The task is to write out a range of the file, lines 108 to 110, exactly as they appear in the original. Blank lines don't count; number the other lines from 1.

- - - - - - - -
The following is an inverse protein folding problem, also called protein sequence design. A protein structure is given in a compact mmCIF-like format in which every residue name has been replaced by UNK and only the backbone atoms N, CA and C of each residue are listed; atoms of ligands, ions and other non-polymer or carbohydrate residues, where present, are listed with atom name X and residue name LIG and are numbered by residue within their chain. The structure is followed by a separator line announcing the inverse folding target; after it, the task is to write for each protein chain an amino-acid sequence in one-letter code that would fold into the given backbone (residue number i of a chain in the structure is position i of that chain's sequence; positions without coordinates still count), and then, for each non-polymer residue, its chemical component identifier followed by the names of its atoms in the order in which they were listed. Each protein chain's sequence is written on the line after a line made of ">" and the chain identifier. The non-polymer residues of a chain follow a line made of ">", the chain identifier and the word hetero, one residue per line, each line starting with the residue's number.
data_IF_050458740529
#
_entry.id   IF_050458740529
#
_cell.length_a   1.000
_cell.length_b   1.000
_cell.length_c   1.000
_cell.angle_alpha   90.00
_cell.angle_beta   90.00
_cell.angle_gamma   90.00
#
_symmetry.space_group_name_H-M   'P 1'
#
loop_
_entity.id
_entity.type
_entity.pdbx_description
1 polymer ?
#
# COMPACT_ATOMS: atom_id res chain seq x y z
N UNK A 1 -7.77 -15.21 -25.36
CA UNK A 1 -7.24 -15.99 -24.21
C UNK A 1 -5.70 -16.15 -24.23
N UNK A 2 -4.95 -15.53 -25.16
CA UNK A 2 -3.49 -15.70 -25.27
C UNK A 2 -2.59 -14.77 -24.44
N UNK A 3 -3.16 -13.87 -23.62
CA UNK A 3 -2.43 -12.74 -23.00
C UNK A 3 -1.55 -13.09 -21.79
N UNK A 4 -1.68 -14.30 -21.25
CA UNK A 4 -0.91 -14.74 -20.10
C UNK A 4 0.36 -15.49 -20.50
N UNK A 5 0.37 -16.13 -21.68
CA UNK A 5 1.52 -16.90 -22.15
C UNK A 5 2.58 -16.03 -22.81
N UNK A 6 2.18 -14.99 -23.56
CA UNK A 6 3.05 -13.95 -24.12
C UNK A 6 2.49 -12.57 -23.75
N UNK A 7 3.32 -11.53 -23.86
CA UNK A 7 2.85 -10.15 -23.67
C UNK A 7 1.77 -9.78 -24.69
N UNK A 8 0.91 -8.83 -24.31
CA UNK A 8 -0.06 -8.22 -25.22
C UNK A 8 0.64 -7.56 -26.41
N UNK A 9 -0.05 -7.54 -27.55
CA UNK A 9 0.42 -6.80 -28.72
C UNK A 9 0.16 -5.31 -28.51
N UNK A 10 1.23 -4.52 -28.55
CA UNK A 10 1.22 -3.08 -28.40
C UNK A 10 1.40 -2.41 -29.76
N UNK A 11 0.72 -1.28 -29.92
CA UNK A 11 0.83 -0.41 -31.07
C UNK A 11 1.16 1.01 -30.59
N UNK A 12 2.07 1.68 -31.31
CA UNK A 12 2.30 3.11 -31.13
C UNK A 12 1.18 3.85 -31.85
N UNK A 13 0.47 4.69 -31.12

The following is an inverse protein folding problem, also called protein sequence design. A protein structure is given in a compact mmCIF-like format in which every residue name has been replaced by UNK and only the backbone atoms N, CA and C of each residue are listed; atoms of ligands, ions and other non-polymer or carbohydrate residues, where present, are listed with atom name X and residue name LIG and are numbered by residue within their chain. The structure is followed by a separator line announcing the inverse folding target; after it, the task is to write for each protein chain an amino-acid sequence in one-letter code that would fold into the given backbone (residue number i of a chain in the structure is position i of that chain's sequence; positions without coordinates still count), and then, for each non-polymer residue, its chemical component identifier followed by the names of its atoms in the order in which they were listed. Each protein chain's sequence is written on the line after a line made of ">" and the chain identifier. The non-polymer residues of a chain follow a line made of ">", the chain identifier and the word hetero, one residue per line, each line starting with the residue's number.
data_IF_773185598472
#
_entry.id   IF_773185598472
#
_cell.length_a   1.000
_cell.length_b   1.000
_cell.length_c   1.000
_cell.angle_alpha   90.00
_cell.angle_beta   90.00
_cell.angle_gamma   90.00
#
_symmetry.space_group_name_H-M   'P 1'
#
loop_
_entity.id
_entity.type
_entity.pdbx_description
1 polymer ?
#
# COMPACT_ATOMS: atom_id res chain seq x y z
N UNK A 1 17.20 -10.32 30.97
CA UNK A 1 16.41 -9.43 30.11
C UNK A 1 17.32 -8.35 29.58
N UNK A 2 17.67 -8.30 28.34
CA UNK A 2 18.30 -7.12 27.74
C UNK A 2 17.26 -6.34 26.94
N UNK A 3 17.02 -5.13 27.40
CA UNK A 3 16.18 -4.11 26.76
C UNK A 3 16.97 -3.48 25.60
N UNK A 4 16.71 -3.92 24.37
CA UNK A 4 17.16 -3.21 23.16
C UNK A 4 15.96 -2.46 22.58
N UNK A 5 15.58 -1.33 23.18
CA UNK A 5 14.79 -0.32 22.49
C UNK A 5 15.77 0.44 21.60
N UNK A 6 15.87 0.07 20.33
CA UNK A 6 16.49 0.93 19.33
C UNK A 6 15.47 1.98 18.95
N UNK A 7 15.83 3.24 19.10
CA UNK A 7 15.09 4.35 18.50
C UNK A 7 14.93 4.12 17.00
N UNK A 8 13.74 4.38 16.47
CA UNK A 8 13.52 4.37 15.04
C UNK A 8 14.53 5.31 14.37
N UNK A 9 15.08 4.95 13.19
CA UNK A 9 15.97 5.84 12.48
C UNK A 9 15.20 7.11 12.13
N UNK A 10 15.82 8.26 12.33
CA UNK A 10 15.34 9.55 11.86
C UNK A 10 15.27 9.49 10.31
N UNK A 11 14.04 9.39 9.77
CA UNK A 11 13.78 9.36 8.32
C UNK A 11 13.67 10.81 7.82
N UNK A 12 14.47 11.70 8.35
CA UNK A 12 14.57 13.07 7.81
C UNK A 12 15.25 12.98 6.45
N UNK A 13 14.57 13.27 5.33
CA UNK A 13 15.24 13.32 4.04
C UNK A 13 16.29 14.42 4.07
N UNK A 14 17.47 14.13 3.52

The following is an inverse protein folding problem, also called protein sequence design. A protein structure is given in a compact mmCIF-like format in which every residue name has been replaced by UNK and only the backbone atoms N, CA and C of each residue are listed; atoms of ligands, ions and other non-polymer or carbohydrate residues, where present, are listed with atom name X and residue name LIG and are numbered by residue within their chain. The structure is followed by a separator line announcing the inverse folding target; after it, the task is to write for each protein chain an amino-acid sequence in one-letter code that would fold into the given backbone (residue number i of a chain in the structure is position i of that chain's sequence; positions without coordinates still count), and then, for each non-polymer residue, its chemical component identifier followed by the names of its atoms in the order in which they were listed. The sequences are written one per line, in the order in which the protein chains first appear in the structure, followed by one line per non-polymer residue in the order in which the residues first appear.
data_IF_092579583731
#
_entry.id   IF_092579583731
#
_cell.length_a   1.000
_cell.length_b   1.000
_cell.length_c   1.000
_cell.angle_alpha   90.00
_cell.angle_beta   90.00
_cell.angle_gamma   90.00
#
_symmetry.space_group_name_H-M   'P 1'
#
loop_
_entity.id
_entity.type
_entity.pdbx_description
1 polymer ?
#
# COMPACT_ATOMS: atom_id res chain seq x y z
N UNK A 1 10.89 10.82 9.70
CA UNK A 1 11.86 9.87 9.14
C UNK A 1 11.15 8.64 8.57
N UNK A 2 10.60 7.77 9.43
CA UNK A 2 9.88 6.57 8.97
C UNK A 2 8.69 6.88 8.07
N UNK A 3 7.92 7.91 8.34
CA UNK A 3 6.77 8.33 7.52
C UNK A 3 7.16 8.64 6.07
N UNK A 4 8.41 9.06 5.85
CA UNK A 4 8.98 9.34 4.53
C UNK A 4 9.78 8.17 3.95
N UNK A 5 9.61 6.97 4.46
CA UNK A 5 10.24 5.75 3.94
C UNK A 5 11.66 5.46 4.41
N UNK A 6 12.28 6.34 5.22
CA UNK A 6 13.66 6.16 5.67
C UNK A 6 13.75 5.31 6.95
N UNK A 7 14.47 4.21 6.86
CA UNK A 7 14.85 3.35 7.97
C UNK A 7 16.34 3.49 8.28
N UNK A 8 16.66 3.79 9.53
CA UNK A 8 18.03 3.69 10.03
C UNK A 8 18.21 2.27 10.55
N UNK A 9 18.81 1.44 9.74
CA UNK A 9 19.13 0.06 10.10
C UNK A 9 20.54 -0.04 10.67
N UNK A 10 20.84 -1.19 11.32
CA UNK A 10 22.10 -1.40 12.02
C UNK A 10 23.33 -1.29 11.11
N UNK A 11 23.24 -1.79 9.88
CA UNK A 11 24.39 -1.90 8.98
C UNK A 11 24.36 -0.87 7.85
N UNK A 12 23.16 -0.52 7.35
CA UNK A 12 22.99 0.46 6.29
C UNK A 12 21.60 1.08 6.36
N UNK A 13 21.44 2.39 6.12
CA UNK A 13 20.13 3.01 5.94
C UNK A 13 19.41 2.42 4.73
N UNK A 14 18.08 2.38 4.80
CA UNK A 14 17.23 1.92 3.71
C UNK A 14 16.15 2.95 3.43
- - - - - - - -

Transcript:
CA UNK A 10 15.34 9.55 11.86
C UNK A 10 15.27 9.49 10.31
N UNK A 11 14.04 9.39 9.77